4 easy ways to avoid overdraft fees

0

Image source: Getty Images

Overdraft fees can be a huge and unnecessary expense. Unfortunately, you incur overdraft fees when you don’t have enough money in the bank but you still try to use your debit card or withdraw money from your account. Your actions may cause your account balance to drop below $0, triggering these charges and potentially other penalties.

It can be difficult to avoid overdraft fees if you’re short on cash. And, unfortunately, being hit with that extra cost can only make your situation worse if you didn’t already have enough money. The good news is that these four tips can help ensure that you never try to spend more money with your bank than you have.

1. Keep a financial cushion in your checking account

Overdraft fees are only charged if you drop your balance below $0. So if you keep a lot of extra money in your account, this can’t happen to you. If it is possible for you to do so depending on your financial situation, try to put an extra $500 or $1,000 in your account that you will never touch. This money will always be there in case you accidentally try to withdraw too much money from your bank account.

2. Use an app that tracks your balance

Not everyone has a lot of extra money to keep in their bank account. If you don’t want to tie up a ton of money by keeping a cushion in your account, you’ll need to track your spending more carefully. An app can help you do that.

You can use your bank’s app to monitor exactly how much is left in your account, and you can often choose to be alerted when your balance drops to a dangerously low level. Other third-party fund management apps such as Mint can also be programmed to provide a warning when your account balance has reached a preset limit.

3. Do most of your spending with a credit card

Using your debit card can often increase the risk of an overdraft because you might accidentally forget some charge or check you wrote and use the debit card for a purchase you can’t cover.

If you instead use your credit card to charge for purchases, you won’t end up withdrawing money from your bank account that you don’t have. You can control when you pay off your card balance and make sure you have the money in your bank account before making a credit card payment.

The risk of this approach is that if you have a credit card balance, you could end up owing a lot of interest. Over time, interest charges could end up costing more than overdraft charges. But if you’re on a budget and track spending on your credit card, you can make sure you’re not spending more than you can afford. You can then pay off your balance at a strategic time, such as when you receive a paycheck, so you’ll be sure you have the money in the bank to cover it.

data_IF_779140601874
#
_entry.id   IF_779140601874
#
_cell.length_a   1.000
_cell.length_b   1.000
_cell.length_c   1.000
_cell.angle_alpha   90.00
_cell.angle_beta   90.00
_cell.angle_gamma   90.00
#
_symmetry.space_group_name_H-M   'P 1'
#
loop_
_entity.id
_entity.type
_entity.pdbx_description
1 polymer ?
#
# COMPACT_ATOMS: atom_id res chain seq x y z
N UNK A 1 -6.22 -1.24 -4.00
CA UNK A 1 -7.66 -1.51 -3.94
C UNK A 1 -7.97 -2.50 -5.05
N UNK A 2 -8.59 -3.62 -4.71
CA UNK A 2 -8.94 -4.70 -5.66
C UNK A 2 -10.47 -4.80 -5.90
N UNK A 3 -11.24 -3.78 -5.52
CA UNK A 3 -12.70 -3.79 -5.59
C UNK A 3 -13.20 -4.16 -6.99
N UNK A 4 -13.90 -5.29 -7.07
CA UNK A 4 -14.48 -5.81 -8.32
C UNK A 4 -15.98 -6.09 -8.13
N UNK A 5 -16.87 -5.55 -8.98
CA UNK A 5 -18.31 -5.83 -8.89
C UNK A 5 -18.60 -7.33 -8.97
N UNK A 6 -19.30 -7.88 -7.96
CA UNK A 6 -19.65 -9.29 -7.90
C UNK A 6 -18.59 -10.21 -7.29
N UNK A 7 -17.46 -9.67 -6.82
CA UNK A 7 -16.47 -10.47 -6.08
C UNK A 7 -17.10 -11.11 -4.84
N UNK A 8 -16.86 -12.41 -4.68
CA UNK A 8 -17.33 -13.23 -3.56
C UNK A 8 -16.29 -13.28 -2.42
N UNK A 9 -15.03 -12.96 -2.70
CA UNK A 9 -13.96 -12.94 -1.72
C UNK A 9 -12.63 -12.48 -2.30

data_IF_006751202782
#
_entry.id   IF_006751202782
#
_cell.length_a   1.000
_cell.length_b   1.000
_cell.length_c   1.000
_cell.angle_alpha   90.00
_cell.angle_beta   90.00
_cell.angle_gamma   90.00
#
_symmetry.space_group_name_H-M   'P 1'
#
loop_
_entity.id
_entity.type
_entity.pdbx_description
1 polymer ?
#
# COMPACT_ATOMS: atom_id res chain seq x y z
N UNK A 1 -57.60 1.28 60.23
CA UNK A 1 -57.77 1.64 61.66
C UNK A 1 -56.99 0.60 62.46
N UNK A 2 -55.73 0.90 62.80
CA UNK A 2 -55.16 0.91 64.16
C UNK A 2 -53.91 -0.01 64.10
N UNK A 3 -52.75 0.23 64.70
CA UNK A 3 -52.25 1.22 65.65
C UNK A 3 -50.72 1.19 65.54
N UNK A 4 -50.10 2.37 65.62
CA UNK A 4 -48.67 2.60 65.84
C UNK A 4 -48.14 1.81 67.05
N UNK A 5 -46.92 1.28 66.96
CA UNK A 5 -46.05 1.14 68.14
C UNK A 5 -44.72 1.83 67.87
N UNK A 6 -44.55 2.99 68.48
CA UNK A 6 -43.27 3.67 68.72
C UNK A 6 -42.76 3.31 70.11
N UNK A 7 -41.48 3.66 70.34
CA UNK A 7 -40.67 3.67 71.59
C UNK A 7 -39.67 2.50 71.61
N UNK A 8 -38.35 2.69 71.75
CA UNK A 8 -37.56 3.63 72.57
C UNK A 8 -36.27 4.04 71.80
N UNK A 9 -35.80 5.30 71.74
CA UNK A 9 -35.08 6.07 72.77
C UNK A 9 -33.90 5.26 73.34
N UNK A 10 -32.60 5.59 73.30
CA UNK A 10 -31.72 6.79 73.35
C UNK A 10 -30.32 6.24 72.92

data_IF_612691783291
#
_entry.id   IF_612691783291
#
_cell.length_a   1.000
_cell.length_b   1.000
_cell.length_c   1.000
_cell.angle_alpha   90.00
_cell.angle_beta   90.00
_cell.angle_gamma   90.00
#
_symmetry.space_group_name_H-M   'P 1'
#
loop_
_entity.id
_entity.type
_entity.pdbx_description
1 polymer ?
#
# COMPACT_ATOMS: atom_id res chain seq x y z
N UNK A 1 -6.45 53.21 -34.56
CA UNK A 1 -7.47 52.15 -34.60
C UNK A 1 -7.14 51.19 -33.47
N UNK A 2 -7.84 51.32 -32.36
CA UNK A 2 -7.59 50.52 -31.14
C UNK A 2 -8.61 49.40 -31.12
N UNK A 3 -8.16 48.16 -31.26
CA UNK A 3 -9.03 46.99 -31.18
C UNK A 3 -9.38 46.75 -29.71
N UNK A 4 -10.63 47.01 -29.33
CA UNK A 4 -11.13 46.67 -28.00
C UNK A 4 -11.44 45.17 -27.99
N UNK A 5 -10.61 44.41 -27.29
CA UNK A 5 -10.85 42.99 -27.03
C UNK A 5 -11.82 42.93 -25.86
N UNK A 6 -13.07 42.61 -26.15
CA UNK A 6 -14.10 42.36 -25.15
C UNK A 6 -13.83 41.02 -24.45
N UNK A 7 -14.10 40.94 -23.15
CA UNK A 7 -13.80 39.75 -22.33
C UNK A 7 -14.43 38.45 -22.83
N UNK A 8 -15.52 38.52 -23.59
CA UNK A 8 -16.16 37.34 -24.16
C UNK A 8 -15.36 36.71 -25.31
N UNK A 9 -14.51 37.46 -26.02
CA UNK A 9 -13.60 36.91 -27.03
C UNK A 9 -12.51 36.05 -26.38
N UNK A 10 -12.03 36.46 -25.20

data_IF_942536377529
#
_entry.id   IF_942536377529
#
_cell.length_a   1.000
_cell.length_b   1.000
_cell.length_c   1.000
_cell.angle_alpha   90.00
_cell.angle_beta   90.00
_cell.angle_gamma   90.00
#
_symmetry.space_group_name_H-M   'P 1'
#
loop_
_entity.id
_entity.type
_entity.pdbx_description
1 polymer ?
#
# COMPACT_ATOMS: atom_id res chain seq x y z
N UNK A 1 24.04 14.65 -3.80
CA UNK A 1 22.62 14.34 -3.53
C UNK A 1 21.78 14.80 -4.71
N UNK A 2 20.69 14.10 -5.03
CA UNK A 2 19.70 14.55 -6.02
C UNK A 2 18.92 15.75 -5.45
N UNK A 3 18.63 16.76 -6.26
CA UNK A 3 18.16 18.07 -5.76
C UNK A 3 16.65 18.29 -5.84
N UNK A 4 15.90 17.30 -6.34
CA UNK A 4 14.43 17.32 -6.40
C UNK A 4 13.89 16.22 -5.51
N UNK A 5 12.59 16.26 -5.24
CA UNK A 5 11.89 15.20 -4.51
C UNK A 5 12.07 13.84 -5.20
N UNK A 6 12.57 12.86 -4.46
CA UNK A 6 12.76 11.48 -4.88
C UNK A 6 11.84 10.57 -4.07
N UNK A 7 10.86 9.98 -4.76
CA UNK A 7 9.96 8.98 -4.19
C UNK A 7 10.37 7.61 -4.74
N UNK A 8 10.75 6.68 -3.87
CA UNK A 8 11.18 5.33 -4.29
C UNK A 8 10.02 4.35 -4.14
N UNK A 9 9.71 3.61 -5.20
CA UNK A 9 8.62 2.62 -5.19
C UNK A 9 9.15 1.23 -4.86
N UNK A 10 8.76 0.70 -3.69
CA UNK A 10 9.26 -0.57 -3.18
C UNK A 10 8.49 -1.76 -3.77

4. Choose a bank that won’t charge overdraft fees

Finally, the easiest and most foolproof way to avoid overdraft fees is to choose a bank that simply doesn’t charge them. There are many big banks that have eliminated these fees, and if you select one, you won’t have to worry that a single mistake could cost you a ton of money.

Any of these four tips can help you avoid overdraft fees, but choosing the right bank may be the best and easiest approach, so it’s definitely worth thinking about.

These savings accounts are FDIC insured and could earn you up to 19x your bank

Many people miss out on guaranteed returns because their money languishes in a big bank savings account earning virtually no interest. Our choices of best online savings accounts can earn you more than 19 times the national average savings account rate. Click here to check out the top picks that landed a spot on our list of the best savings accounts for 2022.

We are firm believers in the Golden Rule, which is why editorial opinions are our own and have not been previously reviewed, approved or endorsed by the advertisers included. The Ascent does not cover all offers on the market. The editorial content of The Ascent is separate from the editorial content of The Motley Fool and is created by a different team of analysts. The Motley Fool has a disclosure policy.

The views and opinions expressed herein are the views and opinions of the author and do not necessarily reflect those of Nasdaq, Inc.

Share.

Comments are closed.